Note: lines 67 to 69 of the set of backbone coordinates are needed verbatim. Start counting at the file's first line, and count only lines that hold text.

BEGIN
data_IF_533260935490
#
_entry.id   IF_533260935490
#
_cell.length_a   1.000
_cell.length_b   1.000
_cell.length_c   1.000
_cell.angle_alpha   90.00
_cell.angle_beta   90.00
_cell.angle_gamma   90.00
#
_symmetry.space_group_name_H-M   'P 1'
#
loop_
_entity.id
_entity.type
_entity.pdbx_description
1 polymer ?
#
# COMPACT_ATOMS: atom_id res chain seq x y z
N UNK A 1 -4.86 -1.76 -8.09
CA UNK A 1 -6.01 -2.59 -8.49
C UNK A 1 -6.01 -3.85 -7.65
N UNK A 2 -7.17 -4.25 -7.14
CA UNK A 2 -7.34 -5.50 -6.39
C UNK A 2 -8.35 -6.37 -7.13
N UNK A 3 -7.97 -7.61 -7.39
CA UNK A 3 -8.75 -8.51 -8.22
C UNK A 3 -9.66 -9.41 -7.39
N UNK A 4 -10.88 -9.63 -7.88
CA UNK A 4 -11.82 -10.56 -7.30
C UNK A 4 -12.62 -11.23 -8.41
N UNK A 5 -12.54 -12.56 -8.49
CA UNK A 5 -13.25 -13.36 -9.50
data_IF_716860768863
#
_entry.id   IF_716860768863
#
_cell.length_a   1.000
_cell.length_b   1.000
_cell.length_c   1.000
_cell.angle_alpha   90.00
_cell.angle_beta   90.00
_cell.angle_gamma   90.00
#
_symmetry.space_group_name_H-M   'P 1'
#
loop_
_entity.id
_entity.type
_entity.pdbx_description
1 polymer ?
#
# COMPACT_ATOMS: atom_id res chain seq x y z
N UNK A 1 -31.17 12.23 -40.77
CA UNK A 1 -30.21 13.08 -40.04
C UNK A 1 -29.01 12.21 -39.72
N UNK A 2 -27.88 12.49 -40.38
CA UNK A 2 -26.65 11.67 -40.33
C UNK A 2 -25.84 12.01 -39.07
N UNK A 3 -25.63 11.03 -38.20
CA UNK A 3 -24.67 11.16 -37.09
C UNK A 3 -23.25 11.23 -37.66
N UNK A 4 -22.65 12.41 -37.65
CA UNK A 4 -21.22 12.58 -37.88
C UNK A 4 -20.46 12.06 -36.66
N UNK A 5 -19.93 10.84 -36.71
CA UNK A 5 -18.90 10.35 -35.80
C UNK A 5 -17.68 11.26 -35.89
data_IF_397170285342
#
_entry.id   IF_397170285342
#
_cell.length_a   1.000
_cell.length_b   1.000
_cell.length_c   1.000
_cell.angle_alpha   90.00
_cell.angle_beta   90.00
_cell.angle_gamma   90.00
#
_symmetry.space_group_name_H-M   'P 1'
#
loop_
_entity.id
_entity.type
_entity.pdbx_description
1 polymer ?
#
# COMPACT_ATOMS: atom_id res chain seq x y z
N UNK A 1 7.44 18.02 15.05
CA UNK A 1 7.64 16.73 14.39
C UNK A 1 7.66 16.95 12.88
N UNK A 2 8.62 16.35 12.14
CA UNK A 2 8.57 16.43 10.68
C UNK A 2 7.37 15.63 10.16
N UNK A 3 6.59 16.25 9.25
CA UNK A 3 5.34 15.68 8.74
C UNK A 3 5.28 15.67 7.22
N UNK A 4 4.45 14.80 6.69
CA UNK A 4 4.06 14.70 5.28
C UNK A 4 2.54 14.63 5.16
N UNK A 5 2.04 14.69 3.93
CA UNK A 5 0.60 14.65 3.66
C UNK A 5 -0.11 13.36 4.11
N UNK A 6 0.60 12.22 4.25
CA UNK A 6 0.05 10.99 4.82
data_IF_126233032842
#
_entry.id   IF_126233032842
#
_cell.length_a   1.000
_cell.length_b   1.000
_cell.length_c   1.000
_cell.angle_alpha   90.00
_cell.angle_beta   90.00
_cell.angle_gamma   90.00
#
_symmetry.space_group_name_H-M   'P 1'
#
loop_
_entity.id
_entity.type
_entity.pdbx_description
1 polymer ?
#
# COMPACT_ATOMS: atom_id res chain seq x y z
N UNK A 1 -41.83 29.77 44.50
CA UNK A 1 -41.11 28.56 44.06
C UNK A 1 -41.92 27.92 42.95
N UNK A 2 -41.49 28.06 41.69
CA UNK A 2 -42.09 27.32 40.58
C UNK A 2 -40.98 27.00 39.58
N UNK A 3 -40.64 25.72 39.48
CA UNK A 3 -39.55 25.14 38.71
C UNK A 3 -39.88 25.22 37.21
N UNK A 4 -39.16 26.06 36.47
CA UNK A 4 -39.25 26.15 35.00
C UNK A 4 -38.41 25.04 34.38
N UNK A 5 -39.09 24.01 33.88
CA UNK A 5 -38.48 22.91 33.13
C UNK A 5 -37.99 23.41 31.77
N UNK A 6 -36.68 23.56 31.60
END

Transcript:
N UNK A 5 -19.93 10.84 -36.71
CA UNK A 5 -18.90 10.35 -35.80
C UNK A 5 -17.68 11.26 -35.89